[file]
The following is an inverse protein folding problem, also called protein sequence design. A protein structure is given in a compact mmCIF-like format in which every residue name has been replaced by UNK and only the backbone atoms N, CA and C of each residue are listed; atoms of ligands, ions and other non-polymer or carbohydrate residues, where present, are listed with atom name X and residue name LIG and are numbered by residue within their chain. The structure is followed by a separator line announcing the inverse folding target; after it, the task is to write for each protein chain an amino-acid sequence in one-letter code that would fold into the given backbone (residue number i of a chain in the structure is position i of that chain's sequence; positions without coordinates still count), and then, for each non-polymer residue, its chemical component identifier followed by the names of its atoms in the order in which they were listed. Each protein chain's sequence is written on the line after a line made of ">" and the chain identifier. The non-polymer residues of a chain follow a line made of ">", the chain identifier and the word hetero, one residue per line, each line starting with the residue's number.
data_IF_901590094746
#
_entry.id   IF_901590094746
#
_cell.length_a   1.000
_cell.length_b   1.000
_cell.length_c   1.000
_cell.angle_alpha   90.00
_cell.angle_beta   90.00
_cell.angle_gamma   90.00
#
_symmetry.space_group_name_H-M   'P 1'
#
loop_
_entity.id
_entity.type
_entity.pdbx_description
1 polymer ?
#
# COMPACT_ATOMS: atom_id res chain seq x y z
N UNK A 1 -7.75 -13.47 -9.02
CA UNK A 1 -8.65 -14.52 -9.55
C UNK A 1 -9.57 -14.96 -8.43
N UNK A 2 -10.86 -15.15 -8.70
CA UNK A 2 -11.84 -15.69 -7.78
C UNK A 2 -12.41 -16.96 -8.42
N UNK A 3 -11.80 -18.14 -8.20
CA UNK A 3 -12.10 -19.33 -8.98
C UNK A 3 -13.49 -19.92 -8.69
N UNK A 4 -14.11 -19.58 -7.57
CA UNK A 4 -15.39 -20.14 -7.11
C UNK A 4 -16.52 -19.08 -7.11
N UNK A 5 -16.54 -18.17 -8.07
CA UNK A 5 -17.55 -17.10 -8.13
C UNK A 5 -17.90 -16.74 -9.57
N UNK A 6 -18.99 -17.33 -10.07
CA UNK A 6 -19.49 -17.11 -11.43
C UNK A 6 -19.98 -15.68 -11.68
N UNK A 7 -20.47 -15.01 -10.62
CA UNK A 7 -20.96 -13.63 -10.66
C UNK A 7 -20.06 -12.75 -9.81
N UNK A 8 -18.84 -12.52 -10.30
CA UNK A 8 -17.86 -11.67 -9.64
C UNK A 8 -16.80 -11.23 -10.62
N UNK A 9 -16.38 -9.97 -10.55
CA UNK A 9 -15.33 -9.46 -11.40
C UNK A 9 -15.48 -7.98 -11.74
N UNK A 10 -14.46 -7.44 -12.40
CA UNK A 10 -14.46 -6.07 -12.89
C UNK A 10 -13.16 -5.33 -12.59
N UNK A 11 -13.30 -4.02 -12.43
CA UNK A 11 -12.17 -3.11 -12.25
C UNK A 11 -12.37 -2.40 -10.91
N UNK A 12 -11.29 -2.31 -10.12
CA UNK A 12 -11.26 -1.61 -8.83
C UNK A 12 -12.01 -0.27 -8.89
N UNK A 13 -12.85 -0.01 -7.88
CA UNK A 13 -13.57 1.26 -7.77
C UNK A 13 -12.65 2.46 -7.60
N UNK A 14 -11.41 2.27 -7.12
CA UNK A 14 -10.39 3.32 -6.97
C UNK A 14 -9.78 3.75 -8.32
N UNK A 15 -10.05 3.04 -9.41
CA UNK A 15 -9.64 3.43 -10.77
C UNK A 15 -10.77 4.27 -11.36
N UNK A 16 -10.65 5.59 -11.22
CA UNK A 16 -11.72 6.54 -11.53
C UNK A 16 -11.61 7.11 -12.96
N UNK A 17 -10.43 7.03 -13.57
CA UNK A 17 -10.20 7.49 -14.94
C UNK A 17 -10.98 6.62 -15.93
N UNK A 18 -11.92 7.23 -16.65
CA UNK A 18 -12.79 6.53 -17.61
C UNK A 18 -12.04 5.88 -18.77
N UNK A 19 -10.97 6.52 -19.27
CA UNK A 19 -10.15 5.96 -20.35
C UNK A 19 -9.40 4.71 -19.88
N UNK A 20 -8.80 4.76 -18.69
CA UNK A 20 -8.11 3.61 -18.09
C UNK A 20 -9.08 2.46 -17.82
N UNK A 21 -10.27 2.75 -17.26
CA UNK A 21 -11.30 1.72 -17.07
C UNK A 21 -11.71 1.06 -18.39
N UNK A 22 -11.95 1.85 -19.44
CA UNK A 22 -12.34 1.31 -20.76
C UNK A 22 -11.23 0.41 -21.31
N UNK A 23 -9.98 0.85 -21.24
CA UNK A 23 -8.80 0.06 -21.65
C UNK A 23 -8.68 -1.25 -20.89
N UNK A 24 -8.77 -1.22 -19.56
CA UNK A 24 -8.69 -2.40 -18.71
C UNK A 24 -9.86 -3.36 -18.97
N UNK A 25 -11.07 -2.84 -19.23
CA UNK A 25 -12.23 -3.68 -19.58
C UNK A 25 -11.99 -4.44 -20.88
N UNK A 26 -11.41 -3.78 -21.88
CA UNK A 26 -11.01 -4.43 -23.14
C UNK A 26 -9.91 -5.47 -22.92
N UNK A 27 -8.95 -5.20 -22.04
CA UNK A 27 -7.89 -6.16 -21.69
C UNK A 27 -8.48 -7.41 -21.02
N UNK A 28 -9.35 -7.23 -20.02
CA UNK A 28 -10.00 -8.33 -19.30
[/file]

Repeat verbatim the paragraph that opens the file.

The following is an inverse protein folding problem, also called protein sequence design. A protein structure is given in a compact mmCIF-like format in which every residue name has been replaced by UNK and only the backbone atoms N, CA and C of each residue are listed; atoms of ligands, ions and other non-polymer or carbohydrate residues, where present, are listed with atom name X and residue name LIG and are numbered by residue within their chain. The structure is followed by a separator line announcing the inverse folding target; after it, the task is to write for each protein chain an amino-acid sequence in one-letter code that would fold into the given backbone (residue number i of a chain in the structure is position i of that chain's sequence; positions without coordinates still count), and then, for each non-polymer residue, its chemical component identifier followed by the names of its atoms in the order in which they were listed. Each protein chain's sequence is written on the line after a line made of ">" and the chain identifier. The non-polymer residues of a chain follow a line made of ">", the chain identifier and the word hetero, one residue per line, each line starting with the residue's number.